(UPDATED THURSDAY EVENING with new comments from prospective club buyer Sam Adams, and another “response” document – both updates added at end of story)
By Tracy Record
West Seattle Blog editor
Continuing our coverage of Allstar Fitness‘s Chapter 11 bankruptcy case, there are new developments as the proposed sale of the club’s assets goes before a federal judge downtown tomorrow morning:
More than 50 responses and/or objections to the sale motion have been filed, according to our most recent check of the online docket. We haven’t read all of them yet; most appear to be from individuals, with one exception: GRE 509 Olive LLC.
Its objection involves both the sale and the purchase. You can read it in its entirety here; while we’ve been working on this story, a response has been filed as well – a response saying that if the sale is not approved, the bankruptcy will go to Chapter 7 and the club will close, and had already been on the brink of closing in January.
First, excerpts from the objection:
GRE is scheduled as a secured creditor of West Seattle Fitness, LLC (the “Debtor”) as being owed approximately $2.5 million. As the Trustee acknowledges in the Motion, GRE filed a UCC financing statement in November 2009, which covers virtually all assets of the Debtor. …
West Seattle Fitness, it should be noted, is the official corporate name for Allstar’s current ownership, which has declared Chapter 11 bankruptcy. GRE 509 Olive LLC goes on to list three points of objection, excerpted:
1. The Sale Generates No Value to the Estate. The Trustee proposes to sell all of the fitness equipment, fixtures, furniture, inventory and certain intangible personal property that includes customer lists for a mere $75,000. GRE has a security interest in all of these assets. Unless the Trustee can avoid GRE’s lien or obtain a section 506(c) surcharge, none of the proceeds will go to the estate. …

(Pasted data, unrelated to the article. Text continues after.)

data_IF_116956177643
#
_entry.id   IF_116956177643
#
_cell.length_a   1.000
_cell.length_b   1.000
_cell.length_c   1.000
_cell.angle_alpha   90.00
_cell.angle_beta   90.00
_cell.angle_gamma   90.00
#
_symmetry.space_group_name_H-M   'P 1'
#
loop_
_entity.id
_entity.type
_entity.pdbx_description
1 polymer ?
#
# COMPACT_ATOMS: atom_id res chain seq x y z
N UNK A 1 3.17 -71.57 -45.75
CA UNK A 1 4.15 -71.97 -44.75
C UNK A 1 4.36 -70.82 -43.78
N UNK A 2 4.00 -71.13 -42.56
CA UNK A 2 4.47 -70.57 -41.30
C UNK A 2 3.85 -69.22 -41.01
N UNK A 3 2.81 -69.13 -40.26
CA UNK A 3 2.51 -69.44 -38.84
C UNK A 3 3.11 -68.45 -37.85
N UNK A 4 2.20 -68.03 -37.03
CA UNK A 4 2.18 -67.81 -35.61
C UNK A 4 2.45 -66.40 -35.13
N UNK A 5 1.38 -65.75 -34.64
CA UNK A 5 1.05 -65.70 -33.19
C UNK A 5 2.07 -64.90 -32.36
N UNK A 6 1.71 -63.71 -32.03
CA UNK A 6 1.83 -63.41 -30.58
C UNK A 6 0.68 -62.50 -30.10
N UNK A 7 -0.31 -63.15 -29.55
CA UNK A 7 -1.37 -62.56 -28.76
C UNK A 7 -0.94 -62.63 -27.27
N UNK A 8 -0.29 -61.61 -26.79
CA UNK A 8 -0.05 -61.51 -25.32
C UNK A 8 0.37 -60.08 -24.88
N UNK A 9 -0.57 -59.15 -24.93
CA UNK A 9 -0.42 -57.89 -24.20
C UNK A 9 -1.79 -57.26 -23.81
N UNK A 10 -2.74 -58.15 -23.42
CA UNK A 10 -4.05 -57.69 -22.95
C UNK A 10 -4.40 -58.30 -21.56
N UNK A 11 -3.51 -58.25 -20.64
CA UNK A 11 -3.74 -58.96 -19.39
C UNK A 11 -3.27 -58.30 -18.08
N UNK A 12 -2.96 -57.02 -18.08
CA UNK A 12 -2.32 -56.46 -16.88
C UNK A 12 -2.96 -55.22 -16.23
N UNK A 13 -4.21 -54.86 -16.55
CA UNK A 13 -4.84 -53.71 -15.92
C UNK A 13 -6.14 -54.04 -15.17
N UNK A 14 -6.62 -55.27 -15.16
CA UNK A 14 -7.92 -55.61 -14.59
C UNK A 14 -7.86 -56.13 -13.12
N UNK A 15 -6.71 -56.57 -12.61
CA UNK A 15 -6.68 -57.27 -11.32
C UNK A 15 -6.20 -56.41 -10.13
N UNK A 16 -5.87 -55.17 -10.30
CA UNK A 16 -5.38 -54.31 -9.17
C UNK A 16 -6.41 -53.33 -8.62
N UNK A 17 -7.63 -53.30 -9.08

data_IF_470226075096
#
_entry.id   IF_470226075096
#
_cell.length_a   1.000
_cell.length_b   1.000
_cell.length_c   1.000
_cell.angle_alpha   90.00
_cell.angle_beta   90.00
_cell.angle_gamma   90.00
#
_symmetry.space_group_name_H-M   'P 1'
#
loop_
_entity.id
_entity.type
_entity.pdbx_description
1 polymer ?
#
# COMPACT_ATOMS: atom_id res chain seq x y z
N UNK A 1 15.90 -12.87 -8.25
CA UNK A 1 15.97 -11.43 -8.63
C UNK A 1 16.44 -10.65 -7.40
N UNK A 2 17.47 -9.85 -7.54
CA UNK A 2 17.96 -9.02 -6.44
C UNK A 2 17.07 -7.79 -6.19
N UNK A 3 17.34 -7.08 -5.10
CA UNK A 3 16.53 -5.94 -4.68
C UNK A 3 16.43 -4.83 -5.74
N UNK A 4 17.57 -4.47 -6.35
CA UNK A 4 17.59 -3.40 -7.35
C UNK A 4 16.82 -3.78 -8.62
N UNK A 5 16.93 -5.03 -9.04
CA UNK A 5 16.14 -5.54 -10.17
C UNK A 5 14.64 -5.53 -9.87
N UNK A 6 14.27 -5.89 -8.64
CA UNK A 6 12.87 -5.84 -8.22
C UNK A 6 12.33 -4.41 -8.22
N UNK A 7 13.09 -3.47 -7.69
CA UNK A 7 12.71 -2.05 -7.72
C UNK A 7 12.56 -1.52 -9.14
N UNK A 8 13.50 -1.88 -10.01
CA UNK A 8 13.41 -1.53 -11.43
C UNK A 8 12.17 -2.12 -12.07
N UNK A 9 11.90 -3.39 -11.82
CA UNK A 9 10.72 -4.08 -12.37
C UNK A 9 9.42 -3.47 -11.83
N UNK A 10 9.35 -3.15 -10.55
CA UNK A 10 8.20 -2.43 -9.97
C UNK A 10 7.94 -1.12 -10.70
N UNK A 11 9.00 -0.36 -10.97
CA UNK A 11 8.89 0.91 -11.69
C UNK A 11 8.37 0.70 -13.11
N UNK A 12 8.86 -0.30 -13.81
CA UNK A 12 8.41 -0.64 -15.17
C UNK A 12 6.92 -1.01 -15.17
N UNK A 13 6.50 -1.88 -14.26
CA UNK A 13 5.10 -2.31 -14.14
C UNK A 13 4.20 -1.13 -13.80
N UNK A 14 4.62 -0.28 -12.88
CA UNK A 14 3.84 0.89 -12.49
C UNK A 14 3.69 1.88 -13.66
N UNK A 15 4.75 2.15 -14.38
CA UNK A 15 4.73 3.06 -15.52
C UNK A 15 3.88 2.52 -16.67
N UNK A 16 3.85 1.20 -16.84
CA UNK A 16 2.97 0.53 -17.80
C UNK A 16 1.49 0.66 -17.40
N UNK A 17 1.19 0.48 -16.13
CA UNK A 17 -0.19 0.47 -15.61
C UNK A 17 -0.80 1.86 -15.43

2. No Evidence the Buyer Can Perform. According to the Motion, an important aspect of the proposed sale is the Buyer’s assumption of month-to-month memberships in good standing and all post-petition prepaid Club memberships (the “Assigned Contracts”). But no information about this Buyer is presented, and there is no evidence that the Buyer will be able to successfully operate and perform in the future. The Court should be aware that the principal of the Buyer is subject to a non-compete agreement with GRE, and it appears that his acquisition and operation of the Club will violate that agreement.
This appears to refer to a clause of a lease for the former Allstar Fitness space into which Sam Adams and a former business partner moved another club two years ago; they are listed as “guarantors” of an agreement that includes a clause saying that guarantors (among others) cannot have any kind of financial or ownership in a club in the state of Washington until.
Point #3 notes that Adams must sign a lease with the Allstar site’s landlord in order to operate the club, and says nothing has been presented to say he has or will. When we spoke with Adams, he said the lease would not be a problem, but didn’t offer specifics.
Since we started working on this story, a response to that motion has been filed – by the landlord; read it in its entirety here. The Allstar property owner’s response contends that GRE 509 Olive LLC did not file a claim in time; even if they did, the claim is “undersecured,” the response contends, saying, “Indeed, the Court was on the verge of converting this Chapter 11 proceeding to a Chapter 7 proceeding and having the club go dark in January 2013. … If this sale is not approved, then the Court will be compelled to convert to a Chapter 7, the Landlord will take the premises back (the Debtor has already rejected the lease and is only operating on a month-to-month term), and the Estate will lose everything.”
The response also says the Allstar property owner believes that Sam Adams considers the non-compete clause unenforceable. It also makes statements about the memberships that are at issue. And it repeats the warning that rejection of the sale to Adams will lead to Chapter 7 and club shutdown. The document is not allowing cut-and-paste so far, so while we work on transcribing those passages, here again is the link at which you can read the document for yourself.
Next step in all this is up to Judge Karen Overstreet, in whose federal courtroom the sale motion will be heard tomorrow morning at 9:30 am.
P.S. We have just tagged all our Allstar Chapter 11 stories so you can browse past coverage – reverse chronological order, here (or click the “Allstar Fitness bankruptcy” link under the headline of this or any of those stories).